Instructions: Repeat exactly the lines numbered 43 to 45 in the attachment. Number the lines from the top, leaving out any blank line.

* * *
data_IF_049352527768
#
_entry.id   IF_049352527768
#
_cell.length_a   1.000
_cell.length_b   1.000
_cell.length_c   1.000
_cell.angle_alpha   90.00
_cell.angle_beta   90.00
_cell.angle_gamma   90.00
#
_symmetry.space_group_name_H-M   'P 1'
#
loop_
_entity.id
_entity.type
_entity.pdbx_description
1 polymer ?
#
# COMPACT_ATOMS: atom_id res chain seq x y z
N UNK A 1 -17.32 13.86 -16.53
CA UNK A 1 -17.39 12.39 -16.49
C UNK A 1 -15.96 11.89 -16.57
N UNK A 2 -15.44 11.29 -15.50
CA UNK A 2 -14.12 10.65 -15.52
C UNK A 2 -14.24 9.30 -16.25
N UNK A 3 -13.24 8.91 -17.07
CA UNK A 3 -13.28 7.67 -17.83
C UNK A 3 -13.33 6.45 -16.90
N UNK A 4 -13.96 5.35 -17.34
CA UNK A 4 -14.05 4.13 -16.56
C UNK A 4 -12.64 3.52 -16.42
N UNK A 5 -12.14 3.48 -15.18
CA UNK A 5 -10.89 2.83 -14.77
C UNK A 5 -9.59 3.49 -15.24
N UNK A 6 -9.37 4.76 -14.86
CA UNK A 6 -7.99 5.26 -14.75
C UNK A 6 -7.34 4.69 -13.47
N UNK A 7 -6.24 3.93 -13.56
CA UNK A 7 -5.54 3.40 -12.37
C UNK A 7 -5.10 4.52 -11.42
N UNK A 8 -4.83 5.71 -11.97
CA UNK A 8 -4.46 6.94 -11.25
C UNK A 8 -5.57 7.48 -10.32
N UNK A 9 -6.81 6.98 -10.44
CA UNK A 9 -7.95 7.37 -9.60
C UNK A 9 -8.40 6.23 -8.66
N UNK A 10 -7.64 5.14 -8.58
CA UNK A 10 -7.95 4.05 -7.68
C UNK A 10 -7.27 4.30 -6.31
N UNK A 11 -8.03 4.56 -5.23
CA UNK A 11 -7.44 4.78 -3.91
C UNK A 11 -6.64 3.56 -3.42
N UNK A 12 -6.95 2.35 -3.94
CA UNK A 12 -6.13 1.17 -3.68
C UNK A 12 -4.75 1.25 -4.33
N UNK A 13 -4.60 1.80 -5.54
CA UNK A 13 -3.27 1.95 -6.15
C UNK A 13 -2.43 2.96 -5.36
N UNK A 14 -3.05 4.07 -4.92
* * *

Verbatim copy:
CA UNK A 8 -4.46 6.94 -11.25
C UNK A 8 -5.57 7.48 -10.32
N UNK A 9 -6.81 6.98 -10.44